همکاری در فعالیت های R & D: تصمیم گیری شرکت های خاص
|کد مقاله||سال انتشار||مقاله انگلیسی||ترجمه فارسی||تعداد کلمات|
|10269||2008||20 صفحه PDF||سفارش دهید||12610 کلمه|
Publisher : Elsevier - Science Direct (الزویر - ساینس دایرکت)
Journal : European Journal of Operational Research, Volume 185, Issue 2, 1 March 2008, Pages 864–883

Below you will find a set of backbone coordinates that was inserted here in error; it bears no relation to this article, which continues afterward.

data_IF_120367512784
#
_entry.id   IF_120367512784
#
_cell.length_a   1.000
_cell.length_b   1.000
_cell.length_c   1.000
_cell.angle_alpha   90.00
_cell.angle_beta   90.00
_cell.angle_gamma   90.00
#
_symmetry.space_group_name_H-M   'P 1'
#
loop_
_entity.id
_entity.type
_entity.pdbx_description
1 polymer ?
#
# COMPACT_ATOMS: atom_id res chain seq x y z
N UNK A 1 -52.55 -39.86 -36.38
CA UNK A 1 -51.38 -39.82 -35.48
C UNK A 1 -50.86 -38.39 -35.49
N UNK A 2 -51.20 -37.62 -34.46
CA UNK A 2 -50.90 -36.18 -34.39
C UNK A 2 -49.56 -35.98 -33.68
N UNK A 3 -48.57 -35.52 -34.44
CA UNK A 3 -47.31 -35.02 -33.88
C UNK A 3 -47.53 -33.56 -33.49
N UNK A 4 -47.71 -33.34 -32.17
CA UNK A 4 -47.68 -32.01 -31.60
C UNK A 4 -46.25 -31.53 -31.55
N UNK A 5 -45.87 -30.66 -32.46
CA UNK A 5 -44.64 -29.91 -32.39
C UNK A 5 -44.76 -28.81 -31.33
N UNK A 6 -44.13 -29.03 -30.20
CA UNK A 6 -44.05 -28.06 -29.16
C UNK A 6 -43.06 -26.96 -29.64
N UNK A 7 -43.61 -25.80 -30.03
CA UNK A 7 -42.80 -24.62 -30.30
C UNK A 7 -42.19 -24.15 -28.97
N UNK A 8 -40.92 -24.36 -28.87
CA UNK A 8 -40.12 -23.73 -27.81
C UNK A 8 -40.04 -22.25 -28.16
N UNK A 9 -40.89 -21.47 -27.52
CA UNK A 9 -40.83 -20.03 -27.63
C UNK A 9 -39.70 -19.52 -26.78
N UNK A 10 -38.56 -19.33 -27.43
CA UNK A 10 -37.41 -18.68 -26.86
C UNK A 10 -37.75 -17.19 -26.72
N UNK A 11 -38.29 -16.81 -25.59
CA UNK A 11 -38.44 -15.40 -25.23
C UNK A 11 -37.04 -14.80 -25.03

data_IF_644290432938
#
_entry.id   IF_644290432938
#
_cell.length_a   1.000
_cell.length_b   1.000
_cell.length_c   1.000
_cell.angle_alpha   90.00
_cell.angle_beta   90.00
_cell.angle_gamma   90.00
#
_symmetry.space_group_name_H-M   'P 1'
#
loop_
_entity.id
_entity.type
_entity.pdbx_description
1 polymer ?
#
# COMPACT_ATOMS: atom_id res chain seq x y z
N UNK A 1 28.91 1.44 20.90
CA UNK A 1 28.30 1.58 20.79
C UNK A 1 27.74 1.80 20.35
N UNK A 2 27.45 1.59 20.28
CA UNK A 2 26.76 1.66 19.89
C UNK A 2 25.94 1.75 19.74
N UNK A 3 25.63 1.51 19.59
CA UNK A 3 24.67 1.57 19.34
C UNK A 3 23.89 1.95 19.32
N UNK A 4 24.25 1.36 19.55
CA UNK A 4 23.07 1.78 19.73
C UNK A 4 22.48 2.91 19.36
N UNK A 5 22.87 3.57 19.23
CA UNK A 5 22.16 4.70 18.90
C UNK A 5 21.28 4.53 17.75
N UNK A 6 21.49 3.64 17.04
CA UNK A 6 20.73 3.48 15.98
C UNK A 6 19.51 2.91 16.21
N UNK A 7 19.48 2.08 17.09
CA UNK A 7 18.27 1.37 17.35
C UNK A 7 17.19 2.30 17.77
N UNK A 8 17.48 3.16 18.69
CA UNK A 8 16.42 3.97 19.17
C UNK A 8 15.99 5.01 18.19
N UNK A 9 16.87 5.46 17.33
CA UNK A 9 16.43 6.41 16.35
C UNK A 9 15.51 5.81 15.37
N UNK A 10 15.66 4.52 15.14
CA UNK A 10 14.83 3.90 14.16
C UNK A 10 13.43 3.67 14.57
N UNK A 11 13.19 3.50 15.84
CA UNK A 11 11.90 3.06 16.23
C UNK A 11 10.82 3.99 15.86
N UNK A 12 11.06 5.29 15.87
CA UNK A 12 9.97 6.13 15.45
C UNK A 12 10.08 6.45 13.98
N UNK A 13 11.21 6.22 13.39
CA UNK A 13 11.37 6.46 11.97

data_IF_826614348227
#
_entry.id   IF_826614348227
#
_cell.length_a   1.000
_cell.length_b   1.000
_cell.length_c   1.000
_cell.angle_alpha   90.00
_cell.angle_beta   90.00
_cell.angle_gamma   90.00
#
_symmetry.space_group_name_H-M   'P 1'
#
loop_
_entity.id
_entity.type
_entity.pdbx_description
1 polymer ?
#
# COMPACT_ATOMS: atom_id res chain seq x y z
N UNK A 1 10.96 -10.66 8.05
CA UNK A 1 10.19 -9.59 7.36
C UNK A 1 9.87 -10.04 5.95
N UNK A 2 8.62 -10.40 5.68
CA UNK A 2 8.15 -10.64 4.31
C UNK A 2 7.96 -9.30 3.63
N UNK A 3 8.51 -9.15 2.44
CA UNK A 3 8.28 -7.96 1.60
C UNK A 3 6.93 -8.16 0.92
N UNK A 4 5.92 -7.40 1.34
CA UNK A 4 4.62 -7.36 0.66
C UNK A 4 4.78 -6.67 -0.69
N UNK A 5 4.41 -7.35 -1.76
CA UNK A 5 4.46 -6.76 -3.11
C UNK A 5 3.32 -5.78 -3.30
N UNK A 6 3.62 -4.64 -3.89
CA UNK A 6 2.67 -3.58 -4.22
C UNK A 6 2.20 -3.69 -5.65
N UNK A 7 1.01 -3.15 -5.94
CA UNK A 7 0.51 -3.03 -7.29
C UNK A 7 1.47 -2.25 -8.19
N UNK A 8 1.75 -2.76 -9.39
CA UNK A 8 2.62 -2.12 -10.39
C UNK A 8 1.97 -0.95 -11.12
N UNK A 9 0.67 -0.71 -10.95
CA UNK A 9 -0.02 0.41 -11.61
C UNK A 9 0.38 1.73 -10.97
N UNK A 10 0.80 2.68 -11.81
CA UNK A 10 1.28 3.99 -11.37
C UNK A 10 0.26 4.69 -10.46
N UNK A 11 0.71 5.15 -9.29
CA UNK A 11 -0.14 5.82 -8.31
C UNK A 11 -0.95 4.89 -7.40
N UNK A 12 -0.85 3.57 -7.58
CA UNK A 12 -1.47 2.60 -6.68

In this paper, we study the strategic R&D collaboration by introducing a virtual player to reveal cooperative incentives and keeping investment share and market share independent of each other. Not consistently with the traditional opinions, we show that the superiority of the R&D cartel is due to the coexistence of cooperation and competition when spillovers are exogenous. Moreover, we conclude that high R&D input share must be reflected implicitly by high market share, and that firms’ R&D decisions vary with firms’ specific characteristics when spillovers is endogenous.